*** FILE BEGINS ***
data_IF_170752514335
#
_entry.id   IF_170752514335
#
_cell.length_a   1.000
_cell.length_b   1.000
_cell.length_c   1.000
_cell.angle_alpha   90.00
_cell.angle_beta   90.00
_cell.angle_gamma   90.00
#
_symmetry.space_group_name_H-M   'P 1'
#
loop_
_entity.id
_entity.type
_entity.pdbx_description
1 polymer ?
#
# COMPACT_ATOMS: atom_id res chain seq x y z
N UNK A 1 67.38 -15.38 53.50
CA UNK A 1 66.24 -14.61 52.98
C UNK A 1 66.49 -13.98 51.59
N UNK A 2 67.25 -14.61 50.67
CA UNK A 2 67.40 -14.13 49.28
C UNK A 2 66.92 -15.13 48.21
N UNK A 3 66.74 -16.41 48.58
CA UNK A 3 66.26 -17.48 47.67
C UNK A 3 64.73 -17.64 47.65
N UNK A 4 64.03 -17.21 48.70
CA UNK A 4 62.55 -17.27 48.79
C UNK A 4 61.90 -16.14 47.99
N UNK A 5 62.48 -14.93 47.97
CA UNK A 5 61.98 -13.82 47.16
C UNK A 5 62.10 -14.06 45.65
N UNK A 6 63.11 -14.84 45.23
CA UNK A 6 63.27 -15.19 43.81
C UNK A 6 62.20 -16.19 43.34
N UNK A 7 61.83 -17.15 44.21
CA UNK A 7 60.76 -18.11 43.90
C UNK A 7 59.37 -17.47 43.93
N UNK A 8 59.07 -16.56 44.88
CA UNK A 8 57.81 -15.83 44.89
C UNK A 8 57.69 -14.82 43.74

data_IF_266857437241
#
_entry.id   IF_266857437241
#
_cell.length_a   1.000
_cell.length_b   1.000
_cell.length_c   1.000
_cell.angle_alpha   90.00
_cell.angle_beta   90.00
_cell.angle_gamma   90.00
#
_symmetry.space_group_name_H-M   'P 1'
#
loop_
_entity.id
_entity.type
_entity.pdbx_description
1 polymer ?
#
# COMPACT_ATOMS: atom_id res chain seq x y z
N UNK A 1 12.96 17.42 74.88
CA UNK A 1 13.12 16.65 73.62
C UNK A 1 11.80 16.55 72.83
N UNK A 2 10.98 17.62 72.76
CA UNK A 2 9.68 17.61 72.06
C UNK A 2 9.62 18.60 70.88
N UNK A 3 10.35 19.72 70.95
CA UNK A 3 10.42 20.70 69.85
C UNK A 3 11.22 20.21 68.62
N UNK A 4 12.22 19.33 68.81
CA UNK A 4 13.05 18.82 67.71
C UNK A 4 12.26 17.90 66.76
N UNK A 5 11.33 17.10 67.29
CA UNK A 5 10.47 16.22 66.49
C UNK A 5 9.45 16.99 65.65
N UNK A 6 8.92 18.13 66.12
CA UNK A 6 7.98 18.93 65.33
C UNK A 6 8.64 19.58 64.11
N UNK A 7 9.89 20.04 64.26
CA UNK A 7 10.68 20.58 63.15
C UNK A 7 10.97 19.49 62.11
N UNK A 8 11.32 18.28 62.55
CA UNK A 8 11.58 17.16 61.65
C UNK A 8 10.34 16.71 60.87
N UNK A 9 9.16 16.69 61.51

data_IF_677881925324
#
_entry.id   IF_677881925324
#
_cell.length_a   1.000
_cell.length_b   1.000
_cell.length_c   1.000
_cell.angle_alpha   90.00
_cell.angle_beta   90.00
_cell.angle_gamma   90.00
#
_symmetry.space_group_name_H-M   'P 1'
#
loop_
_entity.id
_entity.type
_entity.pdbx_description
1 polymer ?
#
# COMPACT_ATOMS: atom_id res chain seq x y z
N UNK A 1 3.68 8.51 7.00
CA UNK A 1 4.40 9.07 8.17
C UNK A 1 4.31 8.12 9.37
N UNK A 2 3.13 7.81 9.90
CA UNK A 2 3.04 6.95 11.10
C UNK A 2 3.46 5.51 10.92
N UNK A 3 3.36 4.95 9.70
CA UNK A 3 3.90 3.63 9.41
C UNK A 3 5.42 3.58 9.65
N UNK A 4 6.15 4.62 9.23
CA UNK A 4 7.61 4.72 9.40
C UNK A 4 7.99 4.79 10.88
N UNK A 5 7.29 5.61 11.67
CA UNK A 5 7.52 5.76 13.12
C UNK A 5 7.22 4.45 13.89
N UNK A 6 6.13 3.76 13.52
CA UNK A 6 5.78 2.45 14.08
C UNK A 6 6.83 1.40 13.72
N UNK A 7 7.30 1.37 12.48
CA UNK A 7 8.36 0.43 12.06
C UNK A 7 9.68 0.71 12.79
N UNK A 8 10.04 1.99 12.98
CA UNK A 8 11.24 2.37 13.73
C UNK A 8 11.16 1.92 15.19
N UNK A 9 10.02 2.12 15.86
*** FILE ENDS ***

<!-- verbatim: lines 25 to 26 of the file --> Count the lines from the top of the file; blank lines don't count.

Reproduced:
CA UNK A 2 67.40 -14.13 49.28
C UNK A 2 66.92 -15.13 48.21